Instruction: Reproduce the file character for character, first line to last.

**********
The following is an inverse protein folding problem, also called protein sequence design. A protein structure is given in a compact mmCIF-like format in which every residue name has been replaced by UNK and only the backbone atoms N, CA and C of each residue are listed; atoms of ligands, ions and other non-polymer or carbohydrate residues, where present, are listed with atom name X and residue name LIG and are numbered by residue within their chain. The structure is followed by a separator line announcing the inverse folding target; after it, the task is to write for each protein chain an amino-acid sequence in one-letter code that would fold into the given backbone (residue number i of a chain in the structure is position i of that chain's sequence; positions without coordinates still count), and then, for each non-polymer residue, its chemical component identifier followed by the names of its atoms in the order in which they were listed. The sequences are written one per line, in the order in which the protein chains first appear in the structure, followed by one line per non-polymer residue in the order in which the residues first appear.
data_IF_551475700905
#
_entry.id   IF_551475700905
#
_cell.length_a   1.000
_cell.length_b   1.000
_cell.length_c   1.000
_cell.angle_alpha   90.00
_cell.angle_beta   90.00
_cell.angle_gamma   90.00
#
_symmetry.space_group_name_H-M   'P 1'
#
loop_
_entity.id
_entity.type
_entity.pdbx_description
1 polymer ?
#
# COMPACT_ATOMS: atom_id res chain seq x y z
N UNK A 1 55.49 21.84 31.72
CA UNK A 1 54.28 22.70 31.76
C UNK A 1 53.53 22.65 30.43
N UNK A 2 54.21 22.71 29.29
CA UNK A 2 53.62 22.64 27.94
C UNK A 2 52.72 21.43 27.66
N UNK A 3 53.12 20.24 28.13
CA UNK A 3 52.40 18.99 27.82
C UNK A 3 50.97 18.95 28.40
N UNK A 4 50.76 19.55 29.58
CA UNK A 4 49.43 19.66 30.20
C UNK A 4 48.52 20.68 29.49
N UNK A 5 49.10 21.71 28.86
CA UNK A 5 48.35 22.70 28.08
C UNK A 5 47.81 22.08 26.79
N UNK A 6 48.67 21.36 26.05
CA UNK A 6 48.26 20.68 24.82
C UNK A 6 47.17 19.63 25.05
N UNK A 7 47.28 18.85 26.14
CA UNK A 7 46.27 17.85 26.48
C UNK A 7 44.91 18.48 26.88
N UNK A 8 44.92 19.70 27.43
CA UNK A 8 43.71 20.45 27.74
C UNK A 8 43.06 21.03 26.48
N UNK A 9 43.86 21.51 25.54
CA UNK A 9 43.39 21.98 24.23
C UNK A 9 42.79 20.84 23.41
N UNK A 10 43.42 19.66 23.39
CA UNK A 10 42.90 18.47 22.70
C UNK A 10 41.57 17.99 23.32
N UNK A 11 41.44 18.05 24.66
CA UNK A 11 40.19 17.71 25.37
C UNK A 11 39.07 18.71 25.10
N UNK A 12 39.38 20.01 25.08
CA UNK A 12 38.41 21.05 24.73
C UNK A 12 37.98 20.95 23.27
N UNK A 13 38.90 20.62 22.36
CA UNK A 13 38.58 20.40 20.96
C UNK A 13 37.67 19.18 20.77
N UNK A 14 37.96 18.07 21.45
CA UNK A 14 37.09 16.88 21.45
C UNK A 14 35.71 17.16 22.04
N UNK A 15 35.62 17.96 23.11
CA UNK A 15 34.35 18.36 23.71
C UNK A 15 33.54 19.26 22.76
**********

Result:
The following is an inverse protein folding problem, also called protein sequence design. A protein structure is given in a compact mmCIF-like format in which every residue name has been replaced by UNK and only the backbone atoms N, CA and C of each residue are listed; atoms of ligands, ions and other non-polymer or carbohydrate residues, where present, are listed with atom name X and residue name LIG and are numbered by residue within their chain. The structure is followed by a separator line announcing the inverse folding target; after it, the task is to write for each protein chain an amino-acid sequence in one-letter code that would fold into the given backbone (residue number i of a chain in the structure is position i of that chain's sequence; positions without coordinates still count), and then, for each non-polymer residue, its chemical component identifier followed by the names of its atoms in the order in which they were listed. The sequences are written one per line, in the order in which the protein chains first appear in the structure, followed by one line per non-polymer residue in the order in which the residues first appear.
data_IF_551475700905
#
_entry.id   IF_551475700905
#
_cell.length_a   1.000
_cell.length_b   1.000
_cell.length_c   1.000
_cell.angle_alpha   90.00
_cell.angle_beta   90.00
_cell.angle_gamma   90.00
#
_symmetry.space_group_name_H-M   'P 1'
#
loop_
_entity.id
_entity.type
_entity.pdbx_description
1 polymer ?
#
# COMPACT_ATOMS: atom_id res chain seq x y z
N UNK A 1 55.49 21.84 31.72
CA UNK A 1 54.28 22.70 31.76
C UNK A 1 53.53 22.65 30.43
N UNK A 2 54.21 22.71 29.29
CA UNK A 2 53.62 22.64 27.94
C UNK A 2 52.72 21.43 27.66
N UNK A 3 53.12 20.24 28.13
CA UNK A 3 52.40 18.99 27.82
C UNK A 3 50.97 18.95 28.40
N UNK A 4 50.76 19.55 29.58
CA UNK A 4 49.43 19.66 30.20
C UNK A 4 48.52 20.68 29.49
N UNK A 5 49.10 21.71 28.86
CA UNK A 5 48.35 22.70 28.08
C UNK A 5 47.81 22.08 26.79
N UNK A 6 48.67 21.36 26.05
CA UNK A 6 48.26 20.68 24.82
C UNK A 6 47.17 19.63 25.05
N UNK A 7 47.28 18.85 26.14
CA UNK A 7 46.27 17.85 26.48
C UNK A 7 44.91 18.48 26.88
N UNK A 8 44.92 19.70 27.43
CA UNK A 8 43.71 20.45 27.74
C UNK A 8 43.06 21.03 26.48
N UNK A 9 43.86 21.51 25.54
CA UNK A 9 43.39 21.98 24.23
C UNK A 9 42.79 20.84 23.41
N UNK A 10 43.42 19.66 23.39
CA UNK A 10 42.90 18.47 22.70
C UNK A 10 41.57 17.99 23.32
N UNK A 11 41.44 18.05 24.66
CA UNK A 11 40.19 17.71 25.37
C UNK A 11 39.07 18.71 25.10
N UNK A 12 39.38 20.01 25.08
CA UNK A 12 38.41 21.05 24.73
C UNK A 12 37.98 20.95 23.27
N UNK A 13 38.90 20.62 22.36
CA UNK A 13 38.58 20.40 20.96
C UNK A 13 37.67 19.18 20.77
N UNK A 14 37.96 18.07 21.45
CA UNK A 14 37.09 16.88 21.45
C UNK A 14 35.71 17.16 22.04
N UNK A 15 35.62 17.96 23.11
CA UNK A 15 34.35 18.36 23.71
C UNK A 15 33.54 19.26 22.76